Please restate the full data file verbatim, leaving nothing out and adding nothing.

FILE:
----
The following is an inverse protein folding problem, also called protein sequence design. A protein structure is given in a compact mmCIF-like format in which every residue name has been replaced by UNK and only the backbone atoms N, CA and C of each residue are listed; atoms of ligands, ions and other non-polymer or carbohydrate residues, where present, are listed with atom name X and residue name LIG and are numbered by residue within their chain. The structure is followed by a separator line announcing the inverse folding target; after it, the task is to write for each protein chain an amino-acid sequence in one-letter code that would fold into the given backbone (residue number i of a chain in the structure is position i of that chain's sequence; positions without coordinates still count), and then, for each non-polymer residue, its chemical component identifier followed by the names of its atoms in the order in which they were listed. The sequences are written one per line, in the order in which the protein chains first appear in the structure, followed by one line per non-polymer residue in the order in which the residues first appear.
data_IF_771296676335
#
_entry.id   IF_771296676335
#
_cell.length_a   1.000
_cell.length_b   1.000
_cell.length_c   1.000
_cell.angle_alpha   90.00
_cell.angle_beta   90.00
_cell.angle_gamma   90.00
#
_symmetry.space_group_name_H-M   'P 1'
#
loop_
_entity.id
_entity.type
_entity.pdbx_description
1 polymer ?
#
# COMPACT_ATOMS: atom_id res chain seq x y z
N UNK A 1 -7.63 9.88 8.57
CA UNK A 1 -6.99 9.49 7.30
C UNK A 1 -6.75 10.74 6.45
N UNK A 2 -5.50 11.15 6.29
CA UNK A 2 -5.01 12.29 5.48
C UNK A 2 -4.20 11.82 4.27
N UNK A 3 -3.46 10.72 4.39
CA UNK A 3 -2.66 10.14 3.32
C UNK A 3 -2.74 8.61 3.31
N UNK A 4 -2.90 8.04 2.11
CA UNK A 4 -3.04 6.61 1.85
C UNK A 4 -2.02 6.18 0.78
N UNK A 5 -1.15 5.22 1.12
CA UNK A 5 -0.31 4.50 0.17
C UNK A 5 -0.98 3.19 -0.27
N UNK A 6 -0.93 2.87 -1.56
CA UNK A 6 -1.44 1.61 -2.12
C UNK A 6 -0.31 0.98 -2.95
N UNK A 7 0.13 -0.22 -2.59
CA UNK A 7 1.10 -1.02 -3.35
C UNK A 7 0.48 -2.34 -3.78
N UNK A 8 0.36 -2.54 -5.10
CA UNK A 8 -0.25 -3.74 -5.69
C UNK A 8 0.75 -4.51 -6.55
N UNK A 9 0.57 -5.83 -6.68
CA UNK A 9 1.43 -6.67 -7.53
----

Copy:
The following is an inverse protein folding problem, also called protein sequence design. A protein structure is given in a compact mmCIF-like format in which every residue name has been replaced by UNK and only the backbone atoms N, CA and C of each residue are listed; atoms of ligands, ions and other non-polymer or carbohydrate residues, where present, are listed with atom name X and residue name LIG and are numbered by residue within their chain. The structure is followed by a separator line announcing the inverse folding target; after it, the task is to write for each protein chain an amino-acid sequence in one-letter code that would fold into the given backbone (residue number i of a chain in the structure is position i of that chain's sequence; positions without coordinates still count), and then, for each non-polymer residue, its chemical component identifier followed by the names of its atoms in the order in which they were listed. The sequences are written one per line, in the order in which the protein chains first appear in the structure, followed by one line per non-polymer residue in the order in which the residues first appear.
data_IF_771296676335
#
_entry.id   IF_771296676335
#
_cell.length_a   1.000
_cell.length_b   1.000
_cell.length_c   1.000
_cell.angle_alpha   90.00
_cell.angle_beta   90.00
_cell.angle_gamma   90.00
#
_symmetry.space_group_name_H-M   'P 1'
#
loop_
_entity.id
_entity.type
_entity.pdbx_description
1 polymer ?
#
# COMPACT_ATOMS: atom_id res chain seq x y z
N UNK A 1 -7.63 9.88 8.57
CA UNK A 1 -6.99 9.49 7.30
C UNK A 1 -6.75 10.74 6.45
N UNK A 2 -5.50 11.15 6.29
CA UNK A 2 -5.01 12.29 5.48
C UNK A 2 -4.20 11.82 4.27
N UNK A 3 -3.46 10.72 4.39
CA UNK A 3 -2.66 10.14 3.32
C UNK A 3 -2.74 8.61 3.31
N UNK A 4 -2.90 8.04 2.11
CA UNK A 4 -3.04 6.61 1.85
C UNK A 4 -2.02 6.18 0.78
N UNK A 5 -1.15 5.22 1.12
CA UNK A 5 -0.31 4.50 0.17
C UNK A 5 -0.98 3.19 -0.27
N UNK A 6 -0.93 2.87 -1.56
CA UNK A 6 -1.44 1.61 -2.12
C UNK A 6 -0.31 0.98 -2.95
N UNK A 7 0.13 -0.22 -2.59
CA UNK A 7 1.10 -1.02 -3.35
C UNK A 7 0.48 -2.34 -3.78
N UNK A 8 0.36 -2.54 -5.10
CA UNK A 8 -0.25 -3.74 -5.69
C UNK A 8 0.75 -4.51 -6.55
N UNK A 9 0.57 -5.83 -6.68
CA UNK A 9 1.43 -6.67 -7.53